8. Don’t get offended if we don’t look at you when you are talking. We move fast and we have a lot to do, we are experts at listening while we are doing something else. We are catching what you are saying even though it may not look like it at the time.
9. Keep a clear path in your house or your loved ones house. We have stretchers and we will probably need to move your loved one through the house. We also have about 500 pounds worth of diagnostic equipment. Clear paths speed the time we can get in and out.
10. We want to know everything and we want to know it five minutes ago. We need to know the highlights like past history of high blood pressure, strokes, medication allergies, recent operations or treatments etc. Know it and tell us about it. Stuff like a broken finger when your mom was 4 is just meaningless clutter.
11. Doctors. We don’t need to know them all we just need to know who is currently treating your loved one. Even if its 3 or 10 if they are treating your loved one currently know who they are. You can even add this to the medication list and list what their specialty is.
12. Stay calm. Panic does not help anyone, if you need to step out of the room for a moment do so.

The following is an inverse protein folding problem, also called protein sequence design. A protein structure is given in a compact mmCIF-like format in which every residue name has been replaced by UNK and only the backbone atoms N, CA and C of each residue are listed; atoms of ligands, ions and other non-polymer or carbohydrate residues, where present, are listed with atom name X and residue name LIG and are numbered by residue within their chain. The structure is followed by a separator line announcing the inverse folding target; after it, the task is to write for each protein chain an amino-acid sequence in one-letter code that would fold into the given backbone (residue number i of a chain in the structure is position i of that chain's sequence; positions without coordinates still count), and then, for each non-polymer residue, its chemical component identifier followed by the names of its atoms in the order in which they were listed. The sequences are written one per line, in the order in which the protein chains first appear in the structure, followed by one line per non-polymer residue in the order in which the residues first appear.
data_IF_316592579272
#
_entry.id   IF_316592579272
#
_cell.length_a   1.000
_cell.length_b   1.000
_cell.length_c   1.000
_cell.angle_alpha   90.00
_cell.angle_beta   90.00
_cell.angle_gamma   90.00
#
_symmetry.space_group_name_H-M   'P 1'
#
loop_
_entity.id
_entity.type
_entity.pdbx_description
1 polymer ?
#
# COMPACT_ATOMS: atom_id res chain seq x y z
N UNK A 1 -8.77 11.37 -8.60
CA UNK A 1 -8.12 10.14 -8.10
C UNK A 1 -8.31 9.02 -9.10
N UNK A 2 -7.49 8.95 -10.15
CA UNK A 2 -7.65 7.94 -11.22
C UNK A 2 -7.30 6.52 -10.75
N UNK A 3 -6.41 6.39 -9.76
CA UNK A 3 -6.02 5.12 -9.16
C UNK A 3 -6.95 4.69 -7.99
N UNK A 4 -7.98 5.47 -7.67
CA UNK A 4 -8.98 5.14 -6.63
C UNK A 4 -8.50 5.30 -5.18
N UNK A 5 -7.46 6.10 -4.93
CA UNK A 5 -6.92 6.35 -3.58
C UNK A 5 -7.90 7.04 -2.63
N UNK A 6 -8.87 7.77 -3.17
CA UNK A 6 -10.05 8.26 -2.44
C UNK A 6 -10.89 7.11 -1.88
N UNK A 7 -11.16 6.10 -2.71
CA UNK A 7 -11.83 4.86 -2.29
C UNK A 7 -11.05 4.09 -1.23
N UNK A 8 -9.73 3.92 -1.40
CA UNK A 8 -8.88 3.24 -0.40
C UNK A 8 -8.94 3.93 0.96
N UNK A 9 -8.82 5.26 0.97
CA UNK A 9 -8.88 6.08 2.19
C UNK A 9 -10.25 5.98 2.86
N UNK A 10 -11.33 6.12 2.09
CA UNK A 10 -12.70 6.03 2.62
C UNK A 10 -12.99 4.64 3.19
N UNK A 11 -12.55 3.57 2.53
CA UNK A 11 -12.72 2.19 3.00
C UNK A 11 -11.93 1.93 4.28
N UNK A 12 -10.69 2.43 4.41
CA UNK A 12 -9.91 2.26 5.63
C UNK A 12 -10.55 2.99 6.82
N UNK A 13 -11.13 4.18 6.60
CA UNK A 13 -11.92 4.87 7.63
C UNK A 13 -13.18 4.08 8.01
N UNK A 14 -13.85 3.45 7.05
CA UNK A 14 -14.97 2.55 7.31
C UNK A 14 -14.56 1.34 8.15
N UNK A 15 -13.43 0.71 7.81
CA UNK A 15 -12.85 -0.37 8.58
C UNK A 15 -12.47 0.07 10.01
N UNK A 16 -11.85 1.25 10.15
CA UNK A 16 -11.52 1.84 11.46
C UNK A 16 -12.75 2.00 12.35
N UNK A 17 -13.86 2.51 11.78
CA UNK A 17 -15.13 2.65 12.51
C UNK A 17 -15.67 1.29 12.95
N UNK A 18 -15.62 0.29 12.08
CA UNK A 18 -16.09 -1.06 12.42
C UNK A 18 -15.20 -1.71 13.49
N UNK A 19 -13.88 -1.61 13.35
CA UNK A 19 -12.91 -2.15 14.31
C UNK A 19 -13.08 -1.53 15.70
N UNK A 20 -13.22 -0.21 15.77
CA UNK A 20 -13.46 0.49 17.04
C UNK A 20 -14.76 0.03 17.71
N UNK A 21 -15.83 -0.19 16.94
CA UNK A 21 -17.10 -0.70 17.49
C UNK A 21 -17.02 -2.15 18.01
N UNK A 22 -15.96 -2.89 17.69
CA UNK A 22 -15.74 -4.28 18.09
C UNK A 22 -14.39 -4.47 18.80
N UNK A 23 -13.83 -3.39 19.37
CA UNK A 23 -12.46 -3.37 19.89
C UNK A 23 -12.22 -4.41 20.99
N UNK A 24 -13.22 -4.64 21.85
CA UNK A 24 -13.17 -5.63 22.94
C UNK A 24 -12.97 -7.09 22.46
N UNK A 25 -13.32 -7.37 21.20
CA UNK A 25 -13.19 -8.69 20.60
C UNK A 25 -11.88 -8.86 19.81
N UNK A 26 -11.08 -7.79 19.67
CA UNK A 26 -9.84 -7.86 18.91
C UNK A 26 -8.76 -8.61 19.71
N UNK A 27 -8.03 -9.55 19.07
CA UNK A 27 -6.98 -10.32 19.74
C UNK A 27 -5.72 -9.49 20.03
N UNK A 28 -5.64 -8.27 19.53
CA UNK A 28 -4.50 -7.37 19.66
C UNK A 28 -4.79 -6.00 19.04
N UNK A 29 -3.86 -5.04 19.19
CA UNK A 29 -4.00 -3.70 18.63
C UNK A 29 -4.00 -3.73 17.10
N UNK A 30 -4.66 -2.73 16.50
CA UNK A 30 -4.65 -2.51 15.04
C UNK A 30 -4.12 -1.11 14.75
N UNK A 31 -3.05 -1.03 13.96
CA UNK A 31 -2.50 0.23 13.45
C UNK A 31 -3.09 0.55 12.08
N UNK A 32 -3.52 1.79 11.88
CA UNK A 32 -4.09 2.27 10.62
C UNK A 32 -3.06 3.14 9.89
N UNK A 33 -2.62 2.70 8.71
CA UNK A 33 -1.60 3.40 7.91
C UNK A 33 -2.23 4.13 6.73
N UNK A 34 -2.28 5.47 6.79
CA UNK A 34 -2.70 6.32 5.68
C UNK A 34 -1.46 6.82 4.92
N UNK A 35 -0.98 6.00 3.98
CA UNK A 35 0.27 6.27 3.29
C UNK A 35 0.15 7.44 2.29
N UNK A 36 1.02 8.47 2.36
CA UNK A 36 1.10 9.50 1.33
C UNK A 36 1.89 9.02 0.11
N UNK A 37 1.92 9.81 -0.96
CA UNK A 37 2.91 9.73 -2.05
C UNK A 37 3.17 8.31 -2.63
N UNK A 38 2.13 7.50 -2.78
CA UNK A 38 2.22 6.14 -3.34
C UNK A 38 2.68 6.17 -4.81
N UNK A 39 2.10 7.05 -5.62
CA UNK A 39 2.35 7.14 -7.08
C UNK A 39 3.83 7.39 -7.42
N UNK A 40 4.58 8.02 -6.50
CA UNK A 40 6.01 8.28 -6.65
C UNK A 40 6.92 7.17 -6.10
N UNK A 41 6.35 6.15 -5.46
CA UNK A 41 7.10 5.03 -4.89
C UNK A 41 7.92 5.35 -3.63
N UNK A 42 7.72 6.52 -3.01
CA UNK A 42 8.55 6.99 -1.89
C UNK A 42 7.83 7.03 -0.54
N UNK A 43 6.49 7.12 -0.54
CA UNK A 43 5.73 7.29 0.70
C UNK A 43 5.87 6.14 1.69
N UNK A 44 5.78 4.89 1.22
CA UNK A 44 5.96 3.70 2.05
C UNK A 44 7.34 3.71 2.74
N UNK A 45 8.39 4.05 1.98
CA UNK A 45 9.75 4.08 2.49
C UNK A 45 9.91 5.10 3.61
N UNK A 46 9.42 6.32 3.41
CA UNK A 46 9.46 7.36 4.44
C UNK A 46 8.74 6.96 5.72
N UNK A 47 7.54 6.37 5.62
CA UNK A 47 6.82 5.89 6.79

13. Be patient. Depending on the problem we may need to stabilize in the house. We have run on thousands of patients we know what we are doing and how to do it. Screaming stuff like “Hurry Up” and “Would you just take her to the hospital” is completely unacceptable and despite the fact you have a reflective address on your house is a sure fire way to get OFF of the Christmas card list.
14. Usually only one person can ride in the ambulance to the hospital. That’s the rule, an ambulance is no place for family reunions. The rest can meet us at the hospital. In some cases we will be running lights and sirens to the hospital. If you are following in a car DO NOT try to keep up with us! If we are just driving without lights and sirens there is a reason and there are also laws that govern when we can do such a thing.
15. If your loved one is awake we want to hear the answers from them, dont offer them up right away. This is a little trick we use to determine level of consciousness. We also are looking for speech patterns and things like drooping corners of the mouth and tounge movement. We want to see where your loved one is mentally and physically and if they can answer questions. If there is some problem where they cant speak we will look to you to speak on their behalf.
16. Don’t get pissy when we ask your family member the same questions several minutes apart. Again its one of the tricks of the trade, we are getting a benchmark on mental acuity. Its not that we aren’t paying attention its just we are crafty tricksters and we get information even without asking.
17. We use needles, big ones small ones and everything in between, get over it. Don’t freak when we pull out a needle and if your loved one is God forbid a child never promise that child that they wont get a shot. Kids feed off of the reactions of parents if you freak the kid freaks and it is nearly impossible to treat a kid in the middle of a tantrum.